Cows, it seems, are curious. And, well, not too bright.
This was the third time that Okie has lost hives to cows. We will be installing a solar-powered electrified fence around the hives shortly.
There are days when the bees just seem to be unhappy. This was one of those days. We’d gone out to the hives to remove the MiteAway strips and to insert fresh pollen patties.
The third shot is of Okie using a smoker to calm them down a bit.
I shot with the D300/14 mm combo again. Glad that I had on my goat-skinned gloves.
As unhappy as the bees were that day, neither of us were stung.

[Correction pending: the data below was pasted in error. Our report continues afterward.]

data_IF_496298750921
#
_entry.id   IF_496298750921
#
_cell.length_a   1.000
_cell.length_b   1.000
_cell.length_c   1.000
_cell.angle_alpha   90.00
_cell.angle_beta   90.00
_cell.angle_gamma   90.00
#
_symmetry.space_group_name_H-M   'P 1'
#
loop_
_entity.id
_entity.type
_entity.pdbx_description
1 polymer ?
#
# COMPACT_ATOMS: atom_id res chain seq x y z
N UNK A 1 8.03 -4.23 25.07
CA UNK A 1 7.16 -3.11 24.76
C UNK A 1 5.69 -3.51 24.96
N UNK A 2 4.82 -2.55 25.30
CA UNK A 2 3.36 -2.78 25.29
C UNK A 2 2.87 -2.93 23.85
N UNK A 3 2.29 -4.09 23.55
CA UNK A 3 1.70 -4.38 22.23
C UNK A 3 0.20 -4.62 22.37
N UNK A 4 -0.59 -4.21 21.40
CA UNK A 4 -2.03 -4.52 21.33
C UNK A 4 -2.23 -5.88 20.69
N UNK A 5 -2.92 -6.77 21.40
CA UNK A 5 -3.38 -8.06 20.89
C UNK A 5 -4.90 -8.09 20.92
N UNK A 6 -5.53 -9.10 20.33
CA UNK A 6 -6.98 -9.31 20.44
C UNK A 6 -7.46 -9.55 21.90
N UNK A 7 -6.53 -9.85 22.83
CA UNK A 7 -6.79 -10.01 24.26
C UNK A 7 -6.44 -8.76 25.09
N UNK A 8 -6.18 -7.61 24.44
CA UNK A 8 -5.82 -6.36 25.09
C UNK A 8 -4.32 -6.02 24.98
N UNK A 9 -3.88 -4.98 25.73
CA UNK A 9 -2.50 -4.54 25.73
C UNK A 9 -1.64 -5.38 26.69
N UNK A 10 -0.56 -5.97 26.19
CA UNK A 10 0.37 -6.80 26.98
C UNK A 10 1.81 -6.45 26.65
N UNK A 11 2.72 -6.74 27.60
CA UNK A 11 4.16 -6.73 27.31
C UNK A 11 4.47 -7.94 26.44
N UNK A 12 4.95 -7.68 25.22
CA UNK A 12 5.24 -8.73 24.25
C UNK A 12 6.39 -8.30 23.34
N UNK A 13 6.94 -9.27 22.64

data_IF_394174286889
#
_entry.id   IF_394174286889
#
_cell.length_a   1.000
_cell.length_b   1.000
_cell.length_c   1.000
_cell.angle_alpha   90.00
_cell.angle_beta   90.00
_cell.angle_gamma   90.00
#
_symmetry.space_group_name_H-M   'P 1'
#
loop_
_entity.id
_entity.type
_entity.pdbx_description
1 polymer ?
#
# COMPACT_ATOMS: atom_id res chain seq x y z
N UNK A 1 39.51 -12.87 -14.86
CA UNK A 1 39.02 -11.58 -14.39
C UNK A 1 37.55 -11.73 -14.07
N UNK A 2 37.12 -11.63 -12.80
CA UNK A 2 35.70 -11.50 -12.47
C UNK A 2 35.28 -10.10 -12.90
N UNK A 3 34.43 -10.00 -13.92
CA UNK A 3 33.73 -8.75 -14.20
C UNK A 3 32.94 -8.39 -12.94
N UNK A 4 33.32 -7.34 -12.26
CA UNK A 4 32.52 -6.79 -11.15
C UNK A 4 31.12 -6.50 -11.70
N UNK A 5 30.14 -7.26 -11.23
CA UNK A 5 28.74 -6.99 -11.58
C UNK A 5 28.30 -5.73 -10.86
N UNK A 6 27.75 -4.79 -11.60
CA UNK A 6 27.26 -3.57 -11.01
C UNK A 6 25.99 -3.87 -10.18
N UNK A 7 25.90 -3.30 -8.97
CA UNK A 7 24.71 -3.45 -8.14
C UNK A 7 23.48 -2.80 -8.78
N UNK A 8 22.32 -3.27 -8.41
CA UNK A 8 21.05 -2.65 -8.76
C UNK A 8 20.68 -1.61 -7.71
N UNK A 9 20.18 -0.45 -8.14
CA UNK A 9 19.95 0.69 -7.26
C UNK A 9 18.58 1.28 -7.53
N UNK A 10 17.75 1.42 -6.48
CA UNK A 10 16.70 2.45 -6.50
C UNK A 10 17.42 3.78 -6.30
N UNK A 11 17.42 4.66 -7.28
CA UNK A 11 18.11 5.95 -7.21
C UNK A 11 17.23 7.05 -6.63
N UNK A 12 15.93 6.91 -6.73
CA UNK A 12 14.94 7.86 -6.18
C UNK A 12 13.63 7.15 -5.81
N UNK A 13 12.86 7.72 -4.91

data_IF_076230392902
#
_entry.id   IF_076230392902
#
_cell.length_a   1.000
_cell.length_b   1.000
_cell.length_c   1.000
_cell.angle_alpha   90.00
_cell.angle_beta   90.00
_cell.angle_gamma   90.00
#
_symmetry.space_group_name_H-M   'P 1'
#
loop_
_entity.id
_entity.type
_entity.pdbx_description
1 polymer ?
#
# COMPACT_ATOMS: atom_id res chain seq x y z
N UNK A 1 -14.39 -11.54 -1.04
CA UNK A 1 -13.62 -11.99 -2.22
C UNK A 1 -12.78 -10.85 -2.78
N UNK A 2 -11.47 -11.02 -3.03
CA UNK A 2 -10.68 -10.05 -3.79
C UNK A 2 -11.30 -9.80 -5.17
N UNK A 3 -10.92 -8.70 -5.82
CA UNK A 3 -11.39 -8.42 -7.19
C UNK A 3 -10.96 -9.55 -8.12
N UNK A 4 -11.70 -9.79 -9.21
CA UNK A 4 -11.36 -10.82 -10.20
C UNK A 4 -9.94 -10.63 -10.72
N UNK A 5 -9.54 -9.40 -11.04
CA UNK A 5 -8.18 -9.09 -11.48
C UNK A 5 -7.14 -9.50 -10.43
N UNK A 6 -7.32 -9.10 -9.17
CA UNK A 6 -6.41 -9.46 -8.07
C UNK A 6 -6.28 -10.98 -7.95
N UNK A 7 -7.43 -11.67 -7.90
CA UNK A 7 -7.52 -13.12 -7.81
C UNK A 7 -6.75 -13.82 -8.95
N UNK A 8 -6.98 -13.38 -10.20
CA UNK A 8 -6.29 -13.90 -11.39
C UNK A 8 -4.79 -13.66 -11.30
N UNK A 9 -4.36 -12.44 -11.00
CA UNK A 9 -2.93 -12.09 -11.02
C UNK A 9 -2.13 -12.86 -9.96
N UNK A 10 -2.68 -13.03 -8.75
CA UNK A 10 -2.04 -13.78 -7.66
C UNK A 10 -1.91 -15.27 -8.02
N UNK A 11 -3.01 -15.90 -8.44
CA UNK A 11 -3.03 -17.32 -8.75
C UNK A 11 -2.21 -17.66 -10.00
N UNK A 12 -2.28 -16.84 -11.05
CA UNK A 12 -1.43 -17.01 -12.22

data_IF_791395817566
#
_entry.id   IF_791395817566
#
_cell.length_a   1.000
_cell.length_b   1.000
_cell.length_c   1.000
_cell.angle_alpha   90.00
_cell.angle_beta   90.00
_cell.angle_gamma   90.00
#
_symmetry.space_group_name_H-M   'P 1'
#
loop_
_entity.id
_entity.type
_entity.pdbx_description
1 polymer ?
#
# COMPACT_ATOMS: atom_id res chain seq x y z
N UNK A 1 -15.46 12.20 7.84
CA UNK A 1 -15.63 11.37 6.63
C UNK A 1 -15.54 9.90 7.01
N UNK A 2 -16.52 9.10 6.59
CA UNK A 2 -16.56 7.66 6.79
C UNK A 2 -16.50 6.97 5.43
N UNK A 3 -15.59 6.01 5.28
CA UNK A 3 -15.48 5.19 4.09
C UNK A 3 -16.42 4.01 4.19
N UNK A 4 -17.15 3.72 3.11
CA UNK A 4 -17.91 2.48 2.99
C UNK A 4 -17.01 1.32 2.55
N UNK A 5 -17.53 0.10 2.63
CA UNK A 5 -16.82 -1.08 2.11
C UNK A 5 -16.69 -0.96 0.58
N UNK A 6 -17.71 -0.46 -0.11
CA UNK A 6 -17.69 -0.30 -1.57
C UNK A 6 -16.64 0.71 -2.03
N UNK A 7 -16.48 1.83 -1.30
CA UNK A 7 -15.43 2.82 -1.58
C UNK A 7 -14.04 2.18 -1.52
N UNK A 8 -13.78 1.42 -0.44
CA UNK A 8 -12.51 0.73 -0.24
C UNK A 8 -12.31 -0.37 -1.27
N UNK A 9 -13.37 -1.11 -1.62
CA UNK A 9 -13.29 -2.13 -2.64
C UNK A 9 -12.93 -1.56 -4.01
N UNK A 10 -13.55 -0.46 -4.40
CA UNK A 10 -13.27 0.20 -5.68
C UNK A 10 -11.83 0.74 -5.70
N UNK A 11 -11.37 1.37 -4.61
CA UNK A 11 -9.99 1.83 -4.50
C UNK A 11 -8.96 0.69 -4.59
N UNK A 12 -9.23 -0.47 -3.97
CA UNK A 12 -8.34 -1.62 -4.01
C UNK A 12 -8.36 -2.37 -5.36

This trip involved putting fresh pollen patties into the hives, refilling the sugar water bottles, and refilling a water bucket. We visited two sites on the trip. Still amazed at how docile the bees are even though we’re opening-up their homes.
Some establishing shots.
Opening up a hive.
Putting a refilled bottle of sugar water onto the hive.
The tool of the trade. Pretty all that needs to be done with a hive in the field can be done with a hook-end hive tool.
A bucket of pollen patties. Okie makes these himself.
Corks are put in the water bucket so bees can drink without drowning.
One set of hives occasionally shares space with cows. We’ll get back to this in a later post.
Bees using propolis to seal a gap in the hive. (Okie will repair it later in the season.)
View of the beautiful crescent of hives that share space with the cows. Again, we’ll touch on this in a later post.